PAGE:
[9] Jane Gross, “As Parents Age, Baby Boomers And Business Struggle to Cope,” The New York Times, Mar. 25, 2006  ABC “Good Morning America” presented a two-part series April 7-8 on baby boomers caring for aging parents, and the financial squeeze, a report that seemed to take for granted filial responsibility. The report made some constructive steps, such as having the parent take out a reverse mortgage, hiring a nearby family member as a caregiver (if out of town), or setting up a dependent care account at work. The report said that some persons spend $400 a month with long distance caregiving. One could suggest an environment someday where unmarried adults might be discouraged from taking jobs away from elderly parents. 

[10] Christine Larson, “Finding a Good Home: Taking Care of Parents: A Guide to Making The Wisest Senior-Living Choice,” U.S. News & World Report, Nov. 27, 2006. The report did not directly mention filial responsibility laws.

[11] The National Institute on Aging, NIH, has a booklet So Far Away that gives general advice and maintains that long distance caregiving is very common (over seven million a year do long distance caregiving). The booklet does not say that there are specific filial legal obligations, but it unlikely that it would given the political and legal ambiguity.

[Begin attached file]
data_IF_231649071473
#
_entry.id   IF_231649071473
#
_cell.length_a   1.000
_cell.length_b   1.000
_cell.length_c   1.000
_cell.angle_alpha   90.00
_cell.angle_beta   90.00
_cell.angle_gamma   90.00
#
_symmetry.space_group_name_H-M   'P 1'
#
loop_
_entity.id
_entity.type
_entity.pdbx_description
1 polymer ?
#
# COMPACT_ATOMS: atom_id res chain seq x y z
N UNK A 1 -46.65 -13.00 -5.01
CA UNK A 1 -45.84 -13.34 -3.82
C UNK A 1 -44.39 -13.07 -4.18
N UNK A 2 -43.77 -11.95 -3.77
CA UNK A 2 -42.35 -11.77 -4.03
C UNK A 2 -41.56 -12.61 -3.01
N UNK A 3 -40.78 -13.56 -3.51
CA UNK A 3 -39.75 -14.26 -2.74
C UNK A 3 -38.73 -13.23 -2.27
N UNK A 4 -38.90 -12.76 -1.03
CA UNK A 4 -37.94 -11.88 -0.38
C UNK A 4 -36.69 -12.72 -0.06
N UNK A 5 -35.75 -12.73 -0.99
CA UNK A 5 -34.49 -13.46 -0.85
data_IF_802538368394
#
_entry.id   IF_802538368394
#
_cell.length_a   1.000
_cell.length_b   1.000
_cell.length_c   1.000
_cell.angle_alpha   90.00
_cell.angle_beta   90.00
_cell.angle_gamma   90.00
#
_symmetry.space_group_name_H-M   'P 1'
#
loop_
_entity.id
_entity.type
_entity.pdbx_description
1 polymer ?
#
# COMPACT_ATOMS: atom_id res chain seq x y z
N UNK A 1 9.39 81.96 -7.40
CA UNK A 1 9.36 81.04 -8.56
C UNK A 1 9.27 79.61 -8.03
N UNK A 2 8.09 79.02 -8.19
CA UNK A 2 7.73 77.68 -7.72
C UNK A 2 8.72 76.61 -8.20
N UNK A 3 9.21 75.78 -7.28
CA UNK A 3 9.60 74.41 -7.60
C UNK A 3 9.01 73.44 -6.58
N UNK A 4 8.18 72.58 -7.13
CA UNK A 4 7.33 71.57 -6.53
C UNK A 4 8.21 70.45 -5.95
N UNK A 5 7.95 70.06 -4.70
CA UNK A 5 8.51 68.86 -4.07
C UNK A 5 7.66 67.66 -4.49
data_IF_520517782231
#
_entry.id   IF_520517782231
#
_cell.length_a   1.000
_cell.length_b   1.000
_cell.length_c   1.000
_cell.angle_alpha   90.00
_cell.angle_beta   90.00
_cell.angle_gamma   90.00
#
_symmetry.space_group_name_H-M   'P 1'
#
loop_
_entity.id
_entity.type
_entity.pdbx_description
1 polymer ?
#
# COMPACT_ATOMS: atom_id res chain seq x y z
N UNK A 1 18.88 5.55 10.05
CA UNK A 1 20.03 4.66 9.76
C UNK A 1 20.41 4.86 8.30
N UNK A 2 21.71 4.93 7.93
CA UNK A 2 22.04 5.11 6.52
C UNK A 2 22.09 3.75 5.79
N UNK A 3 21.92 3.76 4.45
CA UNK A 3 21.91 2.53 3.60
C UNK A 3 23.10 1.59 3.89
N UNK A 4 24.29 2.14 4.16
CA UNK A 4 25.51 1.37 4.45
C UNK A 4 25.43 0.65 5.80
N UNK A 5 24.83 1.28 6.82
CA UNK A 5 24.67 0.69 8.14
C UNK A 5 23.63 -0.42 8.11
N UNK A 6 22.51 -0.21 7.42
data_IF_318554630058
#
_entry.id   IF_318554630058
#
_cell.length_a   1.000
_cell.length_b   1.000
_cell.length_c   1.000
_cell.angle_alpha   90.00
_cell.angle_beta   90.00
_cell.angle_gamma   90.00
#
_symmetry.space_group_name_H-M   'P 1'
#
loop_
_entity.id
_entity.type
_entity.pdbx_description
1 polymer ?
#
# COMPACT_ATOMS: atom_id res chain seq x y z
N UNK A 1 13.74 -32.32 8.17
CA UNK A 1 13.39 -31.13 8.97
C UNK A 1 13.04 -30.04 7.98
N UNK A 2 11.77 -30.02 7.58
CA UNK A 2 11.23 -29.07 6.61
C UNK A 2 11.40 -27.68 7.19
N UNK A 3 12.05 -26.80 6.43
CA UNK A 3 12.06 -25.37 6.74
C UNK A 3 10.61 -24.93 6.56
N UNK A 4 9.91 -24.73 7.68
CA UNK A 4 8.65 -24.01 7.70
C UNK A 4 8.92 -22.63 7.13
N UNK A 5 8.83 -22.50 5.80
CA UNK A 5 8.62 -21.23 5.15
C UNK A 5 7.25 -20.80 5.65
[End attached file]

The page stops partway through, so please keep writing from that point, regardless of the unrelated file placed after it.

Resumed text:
[12] Various religious groups hold that children owe their parents back availability for physical caregiving because they were raised by their parents. For Muslims, the Koran is not specific about this, but Islam has a tradition of avoiding nursing homes, although this may be changing. “U.S. Muslims Confront Taboo on Nursing Homes,” Lynette Clemetson, The New York Times, June 13m 2006.

[13] Virginia Morris, author of How to Care for Aging Parents: No One Plans to Care for a Parent (with Robert N. Butler; Workman, 2006) appeared on Aug. 28 2006 on the Today show to discuss sibling battles over aging parents, including “custody” and powers of attorney.